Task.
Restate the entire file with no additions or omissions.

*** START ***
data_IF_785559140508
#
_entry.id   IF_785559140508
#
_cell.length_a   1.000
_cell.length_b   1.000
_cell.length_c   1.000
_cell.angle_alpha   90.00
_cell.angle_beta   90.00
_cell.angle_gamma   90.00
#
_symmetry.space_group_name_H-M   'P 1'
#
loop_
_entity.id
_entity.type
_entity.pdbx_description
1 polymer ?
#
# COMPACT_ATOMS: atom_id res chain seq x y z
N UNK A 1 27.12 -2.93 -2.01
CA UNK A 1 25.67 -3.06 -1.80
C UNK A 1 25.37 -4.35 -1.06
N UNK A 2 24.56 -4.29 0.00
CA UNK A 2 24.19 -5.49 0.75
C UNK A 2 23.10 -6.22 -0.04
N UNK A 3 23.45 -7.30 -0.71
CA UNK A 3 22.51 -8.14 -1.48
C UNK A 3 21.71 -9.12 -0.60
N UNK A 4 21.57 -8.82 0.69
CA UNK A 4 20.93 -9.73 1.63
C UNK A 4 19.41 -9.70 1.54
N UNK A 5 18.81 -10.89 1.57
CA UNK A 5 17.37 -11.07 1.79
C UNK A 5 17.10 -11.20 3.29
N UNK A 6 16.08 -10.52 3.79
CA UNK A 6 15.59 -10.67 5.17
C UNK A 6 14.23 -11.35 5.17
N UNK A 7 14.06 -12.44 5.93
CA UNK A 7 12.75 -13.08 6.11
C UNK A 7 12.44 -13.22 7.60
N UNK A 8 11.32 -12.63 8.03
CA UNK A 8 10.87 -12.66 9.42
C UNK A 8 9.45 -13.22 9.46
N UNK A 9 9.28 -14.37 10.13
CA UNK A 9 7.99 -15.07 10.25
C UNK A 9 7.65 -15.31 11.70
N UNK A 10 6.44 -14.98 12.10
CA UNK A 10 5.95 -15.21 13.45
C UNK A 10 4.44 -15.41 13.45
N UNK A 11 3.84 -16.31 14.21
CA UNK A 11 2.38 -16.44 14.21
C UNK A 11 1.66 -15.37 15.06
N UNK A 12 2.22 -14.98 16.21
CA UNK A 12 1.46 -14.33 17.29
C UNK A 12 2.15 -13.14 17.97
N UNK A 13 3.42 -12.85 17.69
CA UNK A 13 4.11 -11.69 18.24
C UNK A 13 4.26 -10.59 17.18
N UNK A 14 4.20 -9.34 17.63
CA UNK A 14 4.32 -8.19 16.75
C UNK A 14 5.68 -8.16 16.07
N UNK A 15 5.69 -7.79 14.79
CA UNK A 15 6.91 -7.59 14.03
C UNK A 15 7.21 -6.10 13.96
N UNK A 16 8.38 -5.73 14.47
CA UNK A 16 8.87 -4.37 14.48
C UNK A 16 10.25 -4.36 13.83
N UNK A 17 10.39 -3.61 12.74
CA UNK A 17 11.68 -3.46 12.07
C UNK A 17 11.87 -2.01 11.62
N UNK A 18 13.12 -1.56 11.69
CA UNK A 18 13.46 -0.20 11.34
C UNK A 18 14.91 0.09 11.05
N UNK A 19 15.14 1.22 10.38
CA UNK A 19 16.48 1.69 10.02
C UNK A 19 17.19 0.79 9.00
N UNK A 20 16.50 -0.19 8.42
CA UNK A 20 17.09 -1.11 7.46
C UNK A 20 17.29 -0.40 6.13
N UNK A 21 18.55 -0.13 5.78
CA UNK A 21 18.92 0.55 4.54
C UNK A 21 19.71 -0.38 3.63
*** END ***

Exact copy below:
data_IF_785559140508
#
_entry.id   IF_785559140508
#
_cell.length_a   1.000
_cell.length_b   1.000
_cell.length_c   1.000
_cell.angle_alpha   90.00
_cell.angle_beta   90.00
_cell.angle_gamma   90.00
#
_symmetry.space_group_name_H-M   'P 1'
#
loop_
_entity.id
_entity.type
_entity.pdbx_description
1 polymer ?
#
# COMPACT_ATOMS: atom_id res chain seq x y z
N UNK A 1 27.12 -2.93 -2.01
CA UNK A 1 25.67 -3.06 -1.80
C UNK A 1 25.37 -4.35 -1.06
N UNK A 2 24.56 -4.29 0.00
CA UNK A 2 24.19 -5.49 0.75
C UNK A 2 23.10 -6.22 -0.04
N UNK A 3 23.45 -7.30 -0.71
CA UNK A 3 22.51 -8.14 -1.48
C UNK A 3 21.71 -9.12 -0.60
N UNK A 4 21.57 -8.82 0.69
CA UNK A 4 20.93 -9.73 1.63
C UNK A 4 19.41 -9.70 1.54
N UNK A 5 18.81 -10.89 1.57
CA UNK A 5 17.37 -11.07 1.79
C UNK A 5 17.10 -11.20 3.29
N UNK A 6 16.08 -10.52 3.79
CA UNK A 6 15.59 -10.67 5.17
C UNK A 6 14.23 -11.35 5.17
N UNK A 7 14.06 -12.44 5.93
CA UNK A 7 12.75 -13.08 6.11
C UNK A 7 12.44 -13.22 7.60
N UNK A 8 11.32 -12.63 8.03
CA UNK A 8 10.87 -12.66 9.42
C UNK A 8 9.45 -13.22 9.46
N UNK A 9 9.28 -14.37 10.13
CA UNK A 9 7.99 -15.07 10.25
C UNK A 9 7.65 -15.31 11.70
N UNK A 10 6.44 -14.98 12.10
CA UNK A 10 5.95 -15.21 13.45
C UNK A 10 4.44 -15.41 13.45
N UNK A 11 3.84 -16.31 14.21
CA UNK A 11 2.38 -16.44 14.21
C UNK A 11 1.66 -15.37 15.06
N UNK A 12 2.22 -14.98 16.21
CA UNK A 12 1.46 -14.33 17.29
C UNK A 12 2.15 -13.14 17.97
N UNK A 13 3.42 -12.85 17.69
CA UNK A 13 4.11 -11.69 18.24
C UNK A 13 4.26 -10.59 17.18
N UNK A 14 4.20 -9.34 17.63
CA UNK A 14 4.32 -8.19 16.75
C UNK A 14 5.68 -8.16 16.07
N UNK A 15 5.69 -7.79 14.79
CA UNK A 15 6.91 -7.59 14.03
C UNK A 15 7.21 -6.10 13.96
N UNK A 16 8.38 -5.73 14.47
CA UNK A 16 8.87 -4.37 14.48
C UNK A 16 10.25 -4.36 13.83
N UNK A 17 10.39 -3.61 12.74
CA UNK A 17 11.68 -3.46 12.07
C UNK A 17 11.87 -2.01 11.62
N UNK A 18 13.12 -1.56 11.69
CA UNK A 18 13.46 -0.20 11.34
C UNK A 18 14.91 0.09 11.05
N UNK A 19 15.14 1.22 10.38
CA UNK A 19 16.48 1.69 10.02
C UNK A 19 17.19 0.79 9.00
N UNK A 20 16.50 -0.19 8.42
CA UNK A 20 17.09 -1.11 7.46
C UNK A 20 17.29 -0.40 6.13
N UNK A 21 18.55 -0.13 5.78
CA UNK A 21 18.92 0.55 4.54
C UNK A 21 19.71 -0.38 3.63